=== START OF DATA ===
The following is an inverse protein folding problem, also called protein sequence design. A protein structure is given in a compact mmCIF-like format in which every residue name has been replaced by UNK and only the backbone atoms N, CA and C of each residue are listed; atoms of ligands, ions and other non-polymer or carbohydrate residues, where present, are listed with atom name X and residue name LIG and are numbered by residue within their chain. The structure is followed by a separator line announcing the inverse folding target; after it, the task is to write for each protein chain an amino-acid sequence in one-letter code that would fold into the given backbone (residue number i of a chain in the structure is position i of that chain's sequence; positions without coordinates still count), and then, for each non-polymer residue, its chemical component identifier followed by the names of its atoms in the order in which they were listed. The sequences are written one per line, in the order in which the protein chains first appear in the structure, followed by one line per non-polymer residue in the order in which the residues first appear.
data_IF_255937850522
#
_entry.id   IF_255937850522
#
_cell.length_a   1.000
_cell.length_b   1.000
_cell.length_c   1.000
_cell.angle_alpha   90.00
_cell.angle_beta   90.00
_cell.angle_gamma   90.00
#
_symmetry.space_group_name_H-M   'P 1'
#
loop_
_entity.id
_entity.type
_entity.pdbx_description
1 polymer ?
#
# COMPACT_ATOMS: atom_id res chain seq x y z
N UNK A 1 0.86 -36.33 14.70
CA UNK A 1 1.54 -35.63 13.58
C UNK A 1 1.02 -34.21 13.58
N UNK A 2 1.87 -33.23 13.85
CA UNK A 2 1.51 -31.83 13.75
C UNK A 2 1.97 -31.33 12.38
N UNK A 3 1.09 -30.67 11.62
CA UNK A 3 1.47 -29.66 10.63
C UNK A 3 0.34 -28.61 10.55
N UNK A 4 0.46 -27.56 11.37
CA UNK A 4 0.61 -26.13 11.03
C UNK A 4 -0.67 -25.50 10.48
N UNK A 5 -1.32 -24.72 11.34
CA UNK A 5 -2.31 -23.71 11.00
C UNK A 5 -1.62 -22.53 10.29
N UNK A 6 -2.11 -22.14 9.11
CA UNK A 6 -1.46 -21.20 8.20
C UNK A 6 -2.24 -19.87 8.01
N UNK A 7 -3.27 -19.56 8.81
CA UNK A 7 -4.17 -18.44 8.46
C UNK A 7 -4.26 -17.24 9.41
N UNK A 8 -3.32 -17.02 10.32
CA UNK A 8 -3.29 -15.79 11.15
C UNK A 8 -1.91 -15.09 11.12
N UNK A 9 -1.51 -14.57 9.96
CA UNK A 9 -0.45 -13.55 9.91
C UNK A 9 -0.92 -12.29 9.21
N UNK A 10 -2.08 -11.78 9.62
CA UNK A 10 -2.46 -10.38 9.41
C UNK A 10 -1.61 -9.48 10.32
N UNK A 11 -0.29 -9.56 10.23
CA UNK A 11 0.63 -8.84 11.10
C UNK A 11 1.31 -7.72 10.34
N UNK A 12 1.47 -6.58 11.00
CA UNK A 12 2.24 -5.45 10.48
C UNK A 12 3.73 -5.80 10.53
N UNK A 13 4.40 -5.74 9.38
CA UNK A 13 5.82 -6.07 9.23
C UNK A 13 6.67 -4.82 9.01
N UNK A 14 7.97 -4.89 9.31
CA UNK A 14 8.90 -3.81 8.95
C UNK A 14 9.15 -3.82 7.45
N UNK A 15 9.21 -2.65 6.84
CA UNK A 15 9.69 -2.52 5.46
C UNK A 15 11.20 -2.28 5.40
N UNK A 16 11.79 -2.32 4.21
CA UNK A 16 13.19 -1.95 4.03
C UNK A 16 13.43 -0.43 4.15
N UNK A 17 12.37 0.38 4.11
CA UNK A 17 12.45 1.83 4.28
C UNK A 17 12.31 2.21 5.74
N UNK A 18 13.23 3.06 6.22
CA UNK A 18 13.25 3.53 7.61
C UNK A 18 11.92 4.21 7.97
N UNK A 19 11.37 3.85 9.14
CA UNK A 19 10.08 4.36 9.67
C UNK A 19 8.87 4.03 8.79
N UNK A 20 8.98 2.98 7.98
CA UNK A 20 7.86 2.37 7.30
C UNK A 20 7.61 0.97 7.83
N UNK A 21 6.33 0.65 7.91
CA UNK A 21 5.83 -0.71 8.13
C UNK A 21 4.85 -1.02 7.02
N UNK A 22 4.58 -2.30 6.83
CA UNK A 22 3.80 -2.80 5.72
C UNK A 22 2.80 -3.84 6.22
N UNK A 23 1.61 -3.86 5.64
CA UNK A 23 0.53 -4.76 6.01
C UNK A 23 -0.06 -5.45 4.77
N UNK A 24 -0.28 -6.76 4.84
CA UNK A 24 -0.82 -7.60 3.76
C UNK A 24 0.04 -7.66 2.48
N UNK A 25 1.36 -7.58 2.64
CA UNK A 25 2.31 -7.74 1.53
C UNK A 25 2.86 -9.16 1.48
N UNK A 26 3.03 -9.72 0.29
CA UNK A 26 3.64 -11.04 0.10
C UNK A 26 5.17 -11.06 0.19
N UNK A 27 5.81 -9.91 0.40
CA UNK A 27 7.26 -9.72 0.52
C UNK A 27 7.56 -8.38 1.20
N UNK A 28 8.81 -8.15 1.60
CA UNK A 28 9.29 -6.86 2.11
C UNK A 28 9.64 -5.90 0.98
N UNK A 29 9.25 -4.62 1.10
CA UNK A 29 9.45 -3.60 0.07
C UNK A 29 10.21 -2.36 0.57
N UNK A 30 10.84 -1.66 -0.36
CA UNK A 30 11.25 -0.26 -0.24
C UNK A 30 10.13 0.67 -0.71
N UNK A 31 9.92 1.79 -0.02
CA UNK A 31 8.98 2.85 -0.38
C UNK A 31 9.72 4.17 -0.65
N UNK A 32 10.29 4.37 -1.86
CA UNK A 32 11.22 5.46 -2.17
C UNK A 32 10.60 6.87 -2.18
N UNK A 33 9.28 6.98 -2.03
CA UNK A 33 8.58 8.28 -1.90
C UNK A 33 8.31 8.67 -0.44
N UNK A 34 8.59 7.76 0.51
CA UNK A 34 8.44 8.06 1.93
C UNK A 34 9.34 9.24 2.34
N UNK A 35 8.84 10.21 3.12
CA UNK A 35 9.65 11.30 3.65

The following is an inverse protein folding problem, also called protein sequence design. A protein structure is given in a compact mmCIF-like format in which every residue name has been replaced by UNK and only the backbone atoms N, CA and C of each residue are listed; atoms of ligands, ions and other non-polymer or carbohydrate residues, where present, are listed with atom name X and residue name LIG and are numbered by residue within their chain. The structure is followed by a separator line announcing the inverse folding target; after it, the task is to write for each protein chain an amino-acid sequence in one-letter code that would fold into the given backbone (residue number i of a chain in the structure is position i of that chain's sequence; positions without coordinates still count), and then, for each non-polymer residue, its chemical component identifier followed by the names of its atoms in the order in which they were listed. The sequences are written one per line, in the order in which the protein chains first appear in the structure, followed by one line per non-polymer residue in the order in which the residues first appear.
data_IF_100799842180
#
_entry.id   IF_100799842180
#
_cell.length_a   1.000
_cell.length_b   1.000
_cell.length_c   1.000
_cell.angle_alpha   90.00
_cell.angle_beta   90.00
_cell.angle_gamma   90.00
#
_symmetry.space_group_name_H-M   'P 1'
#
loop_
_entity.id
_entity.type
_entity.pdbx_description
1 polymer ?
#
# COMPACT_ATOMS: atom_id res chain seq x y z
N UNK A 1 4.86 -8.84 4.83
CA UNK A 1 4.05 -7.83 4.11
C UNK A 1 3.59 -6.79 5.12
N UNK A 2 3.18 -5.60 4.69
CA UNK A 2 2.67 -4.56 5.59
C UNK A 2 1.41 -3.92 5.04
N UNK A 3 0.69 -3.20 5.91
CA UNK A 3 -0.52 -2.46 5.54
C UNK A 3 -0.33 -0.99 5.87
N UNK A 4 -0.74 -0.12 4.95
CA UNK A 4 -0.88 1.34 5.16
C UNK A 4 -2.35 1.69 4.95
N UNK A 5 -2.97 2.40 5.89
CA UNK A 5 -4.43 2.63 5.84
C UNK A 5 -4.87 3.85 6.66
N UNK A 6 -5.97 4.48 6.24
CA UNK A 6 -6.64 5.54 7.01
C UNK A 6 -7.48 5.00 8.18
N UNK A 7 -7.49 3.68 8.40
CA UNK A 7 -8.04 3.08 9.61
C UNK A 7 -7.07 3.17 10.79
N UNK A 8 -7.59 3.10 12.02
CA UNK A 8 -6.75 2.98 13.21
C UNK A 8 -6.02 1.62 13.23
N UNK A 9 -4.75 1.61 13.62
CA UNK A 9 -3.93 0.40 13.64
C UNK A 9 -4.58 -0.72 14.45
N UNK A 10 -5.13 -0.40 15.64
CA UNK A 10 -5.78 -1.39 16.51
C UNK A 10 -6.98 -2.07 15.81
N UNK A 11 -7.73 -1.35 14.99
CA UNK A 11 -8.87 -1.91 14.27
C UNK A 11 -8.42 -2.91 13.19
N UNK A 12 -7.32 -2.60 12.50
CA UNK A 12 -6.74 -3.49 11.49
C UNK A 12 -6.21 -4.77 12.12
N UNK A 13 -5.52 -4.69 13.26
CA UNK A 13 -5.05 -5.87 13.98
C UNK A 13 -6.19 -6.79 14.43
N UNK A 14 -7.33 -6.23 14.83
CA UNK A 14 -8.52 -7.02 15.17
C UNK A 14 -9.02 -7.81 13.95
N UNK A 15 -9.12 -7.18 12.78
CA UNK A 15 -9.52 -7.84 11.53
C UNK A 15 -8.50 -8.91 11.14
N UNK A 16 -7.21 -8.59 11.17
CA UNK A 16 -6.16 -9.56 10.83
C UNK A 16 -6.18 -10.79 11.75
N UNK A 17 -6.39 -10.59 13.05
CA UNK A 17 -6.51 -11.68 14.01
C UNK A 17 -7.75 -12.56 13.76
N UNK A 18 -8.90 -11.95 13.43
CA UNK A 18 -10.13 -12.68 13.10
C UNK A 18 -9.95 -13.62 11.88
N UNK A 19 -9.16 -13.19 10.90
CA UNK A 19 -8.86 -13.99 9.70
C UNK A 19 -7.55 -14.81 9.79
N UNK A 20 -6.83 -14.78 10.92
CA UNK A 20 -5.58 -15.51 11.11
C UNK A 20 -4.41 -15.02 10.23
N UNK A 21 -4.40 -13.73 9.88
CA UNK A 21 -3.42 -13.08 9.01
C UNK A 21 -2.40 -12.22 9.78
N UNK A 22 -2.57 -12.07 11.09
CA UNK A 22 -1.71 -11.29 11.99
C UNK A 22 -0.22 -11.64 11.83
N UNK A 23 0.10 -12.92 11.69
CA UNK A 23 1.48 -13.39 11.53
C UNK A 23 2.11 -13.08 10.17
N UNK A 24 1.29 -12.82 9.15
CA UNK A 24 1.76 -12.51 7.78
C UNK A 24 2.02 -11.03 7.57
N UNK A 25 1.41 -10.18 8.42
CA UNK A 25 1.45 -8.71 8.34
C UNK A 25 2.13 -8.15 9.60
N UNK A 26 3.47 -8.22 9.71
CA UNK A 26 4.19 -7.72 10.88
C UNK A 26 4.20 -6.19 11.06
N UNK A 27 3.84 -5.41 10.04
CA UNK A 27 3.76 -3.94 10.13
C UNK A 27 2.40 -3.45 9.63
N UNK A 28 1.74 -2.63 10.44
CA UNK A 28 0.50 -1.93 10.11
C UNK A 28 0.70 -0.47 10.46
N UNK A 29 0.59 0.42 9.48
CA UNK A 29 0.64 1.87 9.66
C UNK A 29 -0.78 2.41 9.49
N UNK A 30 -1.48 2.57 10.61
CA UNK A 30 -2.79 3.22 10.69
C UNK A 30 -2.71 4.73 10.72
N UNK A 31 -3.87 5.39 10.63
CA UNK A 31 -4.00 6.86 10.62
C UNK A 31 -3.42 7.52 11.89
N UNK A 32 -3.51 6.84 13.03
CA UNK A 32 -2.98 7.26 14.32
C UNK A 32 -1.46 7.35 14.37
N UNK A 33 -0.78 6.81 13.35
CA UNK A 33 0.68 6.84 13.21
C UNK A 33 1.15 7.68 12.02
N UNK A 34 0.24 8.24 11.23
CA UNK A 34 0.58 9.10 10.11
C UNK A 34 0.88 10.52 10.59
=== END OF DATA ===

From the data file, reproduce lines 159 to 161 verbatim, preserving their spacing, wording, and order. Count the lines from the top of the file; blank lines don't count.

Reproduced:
N UNK A 5 -2.97 2.40 5.89
CA UNK A 5 -4.43 2.63 5.84
C UNK A 5 -4.87 3.85 6.66